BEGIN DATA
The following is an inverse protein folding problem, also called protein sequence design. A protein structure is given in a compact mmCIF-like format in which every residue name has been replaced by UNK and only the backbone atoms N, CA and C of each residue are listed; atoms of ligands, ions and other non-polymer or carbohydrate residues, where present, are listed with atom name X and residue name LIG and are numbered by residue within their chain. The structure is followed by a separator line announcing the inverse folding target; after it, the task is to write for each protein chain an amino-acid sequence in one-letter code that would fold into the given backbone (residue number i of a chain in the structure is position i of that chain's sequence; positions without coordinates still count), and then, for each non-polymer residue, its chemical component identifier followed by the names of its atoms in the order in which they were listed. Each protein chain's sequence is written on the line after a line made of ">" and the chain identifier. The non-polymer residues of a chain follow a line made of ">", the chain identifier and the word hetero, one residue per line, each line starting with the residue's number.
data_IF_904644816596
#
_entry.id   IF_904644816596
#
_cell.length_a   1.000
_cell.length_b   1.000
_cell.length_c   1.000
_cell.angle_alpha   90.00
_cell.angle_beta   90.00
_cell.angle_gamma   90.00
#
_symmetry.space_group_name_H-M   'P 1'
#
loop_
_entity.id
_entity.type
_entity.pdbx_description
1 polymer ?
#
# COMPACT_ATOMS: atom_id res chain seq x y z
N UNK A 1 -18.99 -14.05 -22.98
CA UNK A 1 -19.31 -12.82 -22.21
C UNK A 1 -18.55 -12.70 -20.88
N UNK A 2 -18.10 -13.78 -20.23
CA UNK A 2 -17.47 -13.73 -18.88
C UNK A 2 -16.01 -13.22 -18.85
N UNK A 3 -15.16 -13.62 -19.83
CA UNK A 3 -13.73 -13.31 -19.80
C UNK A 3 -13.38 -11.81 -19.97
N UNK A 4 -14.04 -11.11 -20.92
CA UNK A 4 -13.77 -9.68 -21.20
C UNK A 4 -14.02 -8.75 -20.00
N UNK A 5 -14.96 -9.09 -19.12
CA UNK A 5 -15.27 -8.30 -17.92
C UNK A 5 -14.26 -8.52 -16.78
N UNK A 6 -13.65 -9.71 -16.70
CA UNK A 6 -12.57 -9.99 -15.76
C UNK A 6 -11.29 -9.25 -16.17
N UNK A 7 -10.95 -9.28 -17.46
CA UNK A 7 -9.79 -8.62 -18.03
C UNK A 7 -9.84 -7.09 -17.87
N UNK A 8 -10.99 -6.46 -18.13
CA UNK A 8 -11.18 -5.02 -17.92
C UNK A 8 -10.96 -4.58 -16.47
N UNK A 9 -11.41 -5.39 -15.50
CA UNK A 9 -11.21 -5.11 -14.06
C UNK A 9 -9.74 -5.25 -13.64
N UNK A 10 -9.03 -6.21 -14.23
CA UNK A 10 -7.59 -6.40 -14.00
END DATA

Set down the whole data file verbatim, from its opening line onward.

The following is an inverse protein folding problem, also called protein sequence design. A protein structure is given in a compact mmCIF-like format in which every residue name has been replaced by UNK and only the backbone atoms N, CA and C of each residue are listed; atoms of ligands, ions and other non-polymer or carbohydrate residues, where present, are listed with atom name X and residue name LIG and are numbered by residue within their chain. The structure is followed by a separator line announcing the inverse folding target; after it, the task is to write for each protein chain an amino-acid sequence in one-letter code that would fold into the given backbone (residue number i of a chain in the structure is position i of that chain's sequence; positions without coordinates still count), and then, for each non-polymer residue, its chemical component identifier followed by the names of its atoms in the order in which they were listed. Each protein chain's sequence is written on the line after a line made of ">" and the chain identifier. The non-polymer residues of a chain follow a line made of ">", the chain identifier and the word hetero, one residue per line, each line starting with the residue's number.
data_IF_904644816596
#
_entry.id   IF_904644816596
#
_cell.length_a   1.000
_cell.length_b   1.000
_cell.length_c   1.000
_cell.angle_alpha   90.00
_cell.angle_beta   90.00
_cell.angle_gamma   90.00
#
_symmetry.space_group_name_H-M   'P 1'
#
loop_
_entity.id
_entity.type
_entity.pdbx_description
1 polymer ?
#
# COMPACT_ATOMS: atom_id res chain seq x y z
N UNK A 1 -18.99 -14.05 -22.98
CA UNK A 1 -19.31 -12.82 -22.21
C UNK A 1 -18.55 -12.70 -20.88
N UNK A 2 -18.10 -13.78 -20.23
CA UNK A 2 -17.47 -13.73 -18.88
C UNK A 2 -16.01 -13.22 -18.85
N UNK A 3 -15.16 -13.62 -19.83
CA UNK A 3 -13.73 -13.31 -19.80
C UNK A 3 -13.38 -11.81 -19.97
N UNK A 4 -14.04 -11.11 -20.92
CA UNK A 4 -13.77 -9.68 -21.20
C UNK A 4 -14.02 -8.75 -20.00
N UNK A 5 -14.96 -9.09 -19.12
CA UNK A 5 -15.27 -8.30 -17.92
C UNK A 5 -14.26 -8.52 -16.78
N UNK A 6 -13.65 -9.71 -16.70
CA UNK A 6 -12.57 -9.99 -15.76
C UNK A 6 -11.29 -9.25 -16.17
N UNK A 7 -10.95 -9.28 -17.46
CA UNK A 7 -9.79 -8.62 -18.03
C UNK A 7 -9.84 -7.09 -17.87
N UNK A 8 -10.99 -6.46 -18.13
CA UNK A 8 -11.18 -5.02 -17.92
C UNK A 8 -10.96 -4.58 -16.47
N UNK A 9 -11.41 -5.39 -15.50
CA UNK A 9 -11.21 -5.11 -14.06
C UNK A 9 -9.74 -5.25 -13.64
N UNK A 10 -9.03 -6.21 -14.23
CA UNK A 10 -7.59 -6.40 -14.00